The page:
Choose new perspectives, go for a subscription to the Lëtzebuerger Journal.
When you look at the news, you get the feeling that the world is collapsing, everything is bad, and there is nothing to be done anyway. You know you should stay informed, but mentally you just can't handle it. You are not alone in this. More and more people suffer from news fatigue and consciously avoid the media.
Journal.lu offers a real alternative for those who want to stay informed without feeling bad afterward. The research of our journalists doesn't stop at the problem; it goes further. We work with the approach of so-called Solutions Journalism, looking for solutions that have been proven to be successful and write about them.
Still too abstract? Here are a few concrete examples of the topics we cover:
Christian Block in his article Job perspectives in prison discusses how prisoners, after serving their sentences, are helped to reintegrate into the job market.
In the article Neurodivergence – not a TikTok Trend, Misch Pautsch writes about how people are supported through social media to discover their mental illnesses, making them feel less alone.
Going for a Journal subscription means not only opting for a solution-oriented view of the world but also one that shows diverse perspectives. Our journalists typically write one article per week. They have time to talk to different people about their subjects and to meet them personally.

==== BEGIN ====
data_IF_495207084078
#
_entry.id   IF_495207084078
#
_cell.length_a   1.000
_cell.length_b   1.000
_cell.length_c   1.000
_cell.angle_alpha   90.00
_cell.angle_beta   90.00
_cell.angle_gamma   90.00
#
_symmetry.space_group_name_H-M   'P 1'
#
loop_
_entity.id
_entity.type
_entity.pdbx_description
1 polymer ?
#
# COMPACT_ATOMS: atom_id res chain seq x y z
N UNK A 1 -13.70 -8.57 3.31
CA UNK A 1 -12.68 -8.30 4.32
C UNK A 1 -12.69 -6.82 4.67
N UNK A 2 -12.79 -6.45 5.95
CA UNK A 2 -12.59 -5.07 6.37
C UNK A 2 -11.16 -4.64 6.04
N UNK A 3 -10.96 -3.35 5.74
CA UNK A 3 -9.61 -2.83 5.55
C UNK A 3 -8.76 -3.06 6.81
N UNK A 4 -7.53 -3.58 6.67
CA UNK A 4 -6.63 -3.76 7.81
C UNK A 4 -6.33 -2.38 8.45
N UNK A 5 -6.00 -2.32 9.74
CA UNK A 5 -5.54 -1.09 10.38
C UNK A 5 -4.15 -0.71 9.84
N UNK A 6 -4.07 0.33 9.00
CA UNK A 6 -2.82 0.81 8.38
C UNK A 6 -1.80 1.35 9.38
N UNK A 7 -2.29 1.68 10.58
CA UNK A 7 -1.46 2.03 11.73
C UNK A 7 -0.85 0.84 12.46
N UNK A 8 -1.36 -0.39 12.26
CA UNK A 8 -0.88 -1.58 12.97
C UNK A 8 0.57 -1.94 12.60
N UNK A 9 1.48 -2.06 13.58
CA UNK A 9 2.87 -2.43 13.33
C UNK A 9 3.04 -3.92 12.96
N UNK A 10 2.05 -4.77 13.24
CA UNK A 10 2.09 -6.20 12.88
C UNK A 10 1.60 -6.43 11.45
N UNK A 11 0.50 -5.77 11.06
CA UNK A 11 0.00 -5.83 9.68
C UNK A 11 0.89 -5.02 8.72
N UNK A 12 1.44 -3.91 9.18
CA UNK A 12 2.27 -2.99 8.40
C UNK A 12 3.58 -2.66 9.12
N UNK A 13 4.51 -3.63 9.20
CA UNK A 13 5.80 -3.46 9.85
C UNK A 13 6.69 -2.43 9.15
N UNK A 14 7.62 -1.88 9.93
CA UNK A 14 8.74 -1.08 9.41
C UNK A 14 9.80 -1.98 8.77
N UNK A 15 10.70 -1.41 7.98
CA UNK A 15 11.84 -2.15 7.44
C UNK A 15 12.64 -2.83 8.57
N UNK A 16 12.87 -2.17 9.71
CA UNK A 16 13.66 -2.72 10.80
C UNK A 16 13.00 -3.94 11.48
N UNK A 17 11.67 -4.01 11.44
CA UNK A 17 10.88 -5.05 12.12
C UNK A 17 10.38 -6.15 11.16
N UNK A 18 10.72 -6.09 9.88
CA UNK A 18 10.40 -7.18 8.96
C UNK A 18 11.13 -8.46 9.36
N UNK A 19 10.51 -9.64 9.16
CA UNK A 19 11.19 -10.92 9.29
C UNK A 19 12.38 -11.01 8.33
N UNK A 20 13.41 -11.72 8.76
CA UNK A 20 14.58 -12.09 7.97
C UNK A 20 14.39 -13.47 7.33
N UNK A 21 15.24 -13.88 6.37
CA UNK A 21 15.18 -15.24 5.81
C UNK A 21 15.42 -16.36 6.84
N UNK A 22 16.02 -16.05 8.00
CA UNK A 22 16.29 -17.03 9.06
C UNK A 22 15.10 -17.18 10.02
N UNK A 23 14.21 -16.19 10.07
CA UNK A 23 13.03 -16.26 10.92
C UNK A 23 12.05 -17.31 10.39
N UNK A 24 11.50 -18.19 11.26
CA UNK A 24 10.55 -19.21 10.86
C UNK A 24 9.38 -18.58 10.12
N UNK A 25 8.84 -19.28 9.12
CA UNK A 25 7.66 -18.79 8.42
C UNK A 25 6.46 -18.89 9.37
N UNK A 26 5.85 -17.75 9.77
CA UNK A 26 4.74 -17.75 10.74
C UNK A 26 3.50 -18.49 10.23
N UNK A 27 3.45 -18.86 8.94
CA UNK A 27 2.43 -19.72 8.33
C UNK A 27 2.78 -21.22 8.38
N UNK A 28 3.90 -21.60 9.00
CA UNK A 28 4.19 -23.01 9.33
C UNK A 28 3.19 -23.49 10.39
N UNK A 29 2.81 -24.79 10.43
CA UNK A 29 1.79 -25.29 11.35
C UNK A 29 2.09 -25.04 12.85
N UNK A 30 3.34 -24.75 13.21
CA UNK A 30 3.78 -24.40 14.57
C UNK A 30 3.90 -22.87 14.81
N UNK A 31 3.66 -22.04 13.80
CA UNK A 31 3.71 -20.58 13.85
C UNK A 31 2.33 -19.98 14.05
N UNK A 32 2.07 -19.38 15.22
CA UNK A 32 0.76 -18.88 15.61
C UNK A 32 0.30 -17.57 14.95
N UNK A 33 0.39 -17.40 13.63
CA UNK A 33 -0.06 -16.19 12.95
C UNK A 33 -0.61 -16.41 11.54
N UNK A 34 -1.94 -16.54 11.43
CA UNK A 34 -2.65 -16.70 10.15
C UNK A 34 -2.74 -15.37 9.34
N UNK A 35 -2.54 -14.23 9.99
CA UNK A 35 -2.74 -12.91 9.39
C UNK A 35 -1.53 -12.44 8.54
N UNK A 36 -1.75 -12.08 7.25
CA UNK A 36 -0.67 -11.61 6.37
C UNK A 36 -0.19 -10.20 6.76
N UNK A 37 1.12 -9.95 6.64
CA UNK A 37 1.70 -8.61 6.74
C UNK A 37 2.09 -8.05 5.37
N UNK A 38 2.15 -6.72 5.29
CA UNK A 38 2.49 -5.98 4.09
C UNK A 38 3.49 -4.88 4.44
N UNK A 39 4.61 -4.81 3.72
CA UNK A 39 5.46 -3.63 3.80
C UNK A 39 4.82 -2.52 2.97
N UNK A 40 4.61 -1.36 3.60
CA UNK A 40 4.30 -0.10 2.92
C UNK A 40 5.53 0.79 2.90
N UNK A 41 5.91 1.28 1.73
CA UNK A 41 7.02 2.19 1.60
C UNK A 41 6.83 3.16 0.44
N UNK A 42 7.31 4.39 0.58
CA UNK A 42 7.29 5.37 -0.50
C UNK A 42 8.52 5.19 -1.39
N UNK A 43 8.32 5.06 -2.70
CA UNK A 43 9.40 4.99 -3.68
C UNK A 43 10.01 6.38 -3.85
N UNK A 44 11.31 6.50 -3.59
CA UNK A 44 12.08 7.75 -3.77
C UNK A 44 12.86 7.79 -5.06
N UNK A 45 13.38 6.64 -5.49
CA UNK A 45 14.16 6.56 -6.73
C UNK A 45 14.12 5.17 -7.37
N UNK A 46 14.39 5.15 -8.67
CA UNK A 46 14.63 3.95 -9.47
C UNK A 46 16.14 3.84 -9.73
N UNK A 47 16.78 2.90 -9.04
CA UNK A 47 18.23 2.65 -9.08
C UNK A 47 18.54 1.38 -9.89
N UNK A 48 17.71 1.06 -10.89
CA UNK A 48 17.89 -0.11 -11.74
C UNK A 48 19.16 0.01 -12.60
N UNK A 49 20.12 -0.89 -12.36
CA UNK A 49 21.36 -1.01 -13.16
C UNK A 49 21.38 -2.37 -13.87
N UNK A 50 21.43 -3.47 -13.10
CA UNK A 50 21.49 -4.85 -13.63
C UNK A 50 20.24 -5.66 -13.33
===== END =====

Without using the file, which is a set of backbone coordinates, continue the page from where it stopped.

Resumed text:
For the article Ongoing Communication which deals with the issue of what actually is achieved when parents constantly monitor their children and what the risks are, Audrey Somnard spoke with 6 different people to present their points of view.
From the very beginning, the focus at journal.lu has been on people. No one is just their role, and in interviews on various topics, we are all more than that. Politicians and artists that Pascal Steinwachs interviews during his walks are not always in the spotlight, like in the article The time after.
Our job is also to explain complicated things so that everyone understands. Camille Frati did this this year in her article Is the index irreplacable? where the journalist explores what the index ultimately brings to people in the economy and what alternatives could be.
In Marlee Dos Reis' podcast Ënnert dem Teppech women talk about topics that concern us all but are often still taboo. What is it really like to be a mother? What significance does our hair have for our self-esteem? And what does Female Empowerment mean in everyday life? We talk in a language that fits right in.
Don't speak Luxembourgish? We have a solution for that too. All our articles can be read in three languages: German, English, and French. In addition, we regularly produce podcast episodes in languages other than Luxembourgish. For example, the Luxembourg Waffle Podcast, hosted by Teodor Georgiev and Laura Tomassini, where they talk to a person who lives in Luxembourg but did not grow up here. With them, you learn about new cultures and get a different view of the Luxembourgish land.
You eat with your eyes first. It's no different at journal.lu. Our photographers, including Lex Kleren and Misch Pautsch, deal every day with the question of how we can visually tell our stories. The article Bikers against bullying makes this even clearer. When you read an article with us, it should be an experience – we use text, images, and audio to convey the emotions of a subject as realistically as possible.
This is us: